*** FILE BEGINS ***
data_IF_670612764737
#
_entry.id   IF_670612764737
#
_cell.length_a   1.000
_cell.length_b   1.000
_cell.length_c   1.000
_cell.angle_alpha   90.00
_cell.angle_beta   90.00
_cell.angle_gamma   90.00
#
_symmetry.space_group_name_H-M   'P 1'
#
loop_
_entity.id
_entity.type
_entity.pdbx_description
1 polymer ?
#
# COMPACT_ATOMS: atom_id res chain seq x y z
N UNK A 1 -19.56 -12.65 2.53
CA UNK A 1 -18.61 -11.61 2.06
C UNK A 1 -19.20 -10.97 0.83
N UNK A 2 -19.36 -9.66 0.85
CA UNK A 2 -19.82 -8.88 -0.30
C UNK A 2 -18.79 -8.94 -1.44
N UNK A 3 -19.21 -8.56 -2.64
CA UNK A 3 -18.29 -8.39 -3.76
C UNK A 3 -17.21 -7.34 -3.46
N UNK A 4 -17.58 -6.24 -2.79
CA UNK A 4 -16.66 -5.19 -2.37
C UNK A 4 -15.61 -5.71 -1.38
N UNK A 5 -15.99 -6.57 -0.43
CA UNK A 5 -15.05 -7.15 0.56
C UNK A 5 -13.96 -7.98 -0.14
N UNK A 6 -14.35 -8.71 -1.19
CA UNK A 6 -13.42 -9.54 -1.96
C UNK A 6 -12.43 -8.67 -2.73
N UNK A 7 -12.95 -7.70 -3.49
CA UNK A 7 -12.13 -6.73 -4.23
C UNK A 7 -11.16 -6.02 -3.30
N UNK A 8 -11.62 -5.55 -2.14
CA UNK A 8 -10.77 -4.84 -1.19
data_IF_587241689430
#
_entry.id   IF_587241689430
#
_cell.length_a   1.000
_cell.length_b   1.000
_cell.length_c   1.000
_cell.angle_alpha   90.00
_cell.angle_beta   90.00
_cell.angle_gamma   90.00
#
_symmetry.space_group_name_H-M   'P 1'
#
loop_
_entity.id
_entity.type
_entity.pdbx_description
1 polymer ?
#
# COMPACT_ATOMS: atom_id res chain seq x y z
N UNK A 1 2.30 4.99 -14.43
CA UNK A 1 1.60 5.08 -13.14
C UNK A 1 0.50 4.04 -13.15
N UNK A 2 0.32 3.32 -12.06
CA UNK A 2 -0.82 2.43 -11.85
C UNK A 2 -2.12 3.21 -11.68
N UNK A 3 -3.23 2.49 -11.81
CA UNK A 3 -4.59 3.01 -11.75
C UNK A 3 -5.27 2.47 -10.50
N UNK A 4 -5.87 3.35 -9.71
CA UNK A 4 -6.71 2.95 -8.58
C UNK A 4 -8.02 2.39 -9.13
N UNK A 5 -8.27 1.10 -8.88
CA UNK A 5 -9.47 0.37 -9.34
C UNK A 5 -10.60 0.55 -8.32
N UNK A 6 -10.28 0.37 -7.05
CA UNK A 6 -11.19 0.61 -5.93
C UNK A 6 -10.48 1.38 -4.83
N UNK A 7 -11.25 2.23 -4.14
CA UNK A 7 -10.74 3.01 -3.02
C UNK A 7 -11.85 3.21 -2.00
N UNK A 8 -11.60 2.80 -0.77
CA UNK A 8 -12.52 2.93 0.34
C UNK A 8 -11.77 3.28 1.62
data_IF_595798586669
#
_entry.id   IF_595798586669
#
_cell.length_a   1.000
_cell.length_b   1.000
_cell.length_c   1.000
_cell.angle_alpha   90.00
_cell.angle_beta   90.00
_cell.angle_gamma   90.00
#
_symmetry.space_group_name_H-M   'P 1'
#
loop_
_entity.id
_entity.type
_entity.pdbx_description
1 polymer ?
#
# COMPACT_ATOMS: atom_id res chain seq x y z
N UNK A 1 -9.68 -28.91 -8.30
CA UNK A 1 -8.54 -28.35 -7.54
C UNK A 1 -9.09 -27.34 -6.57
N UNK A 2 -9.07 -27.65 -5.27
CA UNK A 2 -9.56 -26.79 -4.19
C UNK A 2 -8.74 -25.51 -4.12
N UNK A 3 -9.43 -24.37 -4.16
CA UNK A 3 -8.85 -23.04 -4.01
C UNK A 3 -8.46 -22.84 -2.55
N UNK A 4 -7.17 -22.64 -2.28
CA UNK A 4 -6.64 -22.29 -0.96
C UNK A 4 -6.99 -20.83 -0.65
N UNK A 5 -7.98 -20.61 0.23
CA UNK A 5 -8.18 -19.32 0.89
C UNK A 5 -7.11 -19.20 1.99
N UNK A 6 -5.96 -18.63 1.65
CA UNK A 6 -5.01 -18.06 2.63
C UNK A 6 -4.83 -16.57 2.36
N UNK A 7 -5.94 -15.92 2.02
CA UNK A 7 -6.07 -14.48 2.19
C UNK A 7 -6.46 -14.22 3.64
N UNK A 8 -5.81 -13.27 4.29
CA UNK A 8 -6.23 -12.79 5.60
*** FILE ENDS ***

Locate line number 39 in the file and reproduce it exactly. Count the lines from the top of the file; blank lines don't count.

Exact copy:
N UNK A 7 -12.95 -7.70 -3.49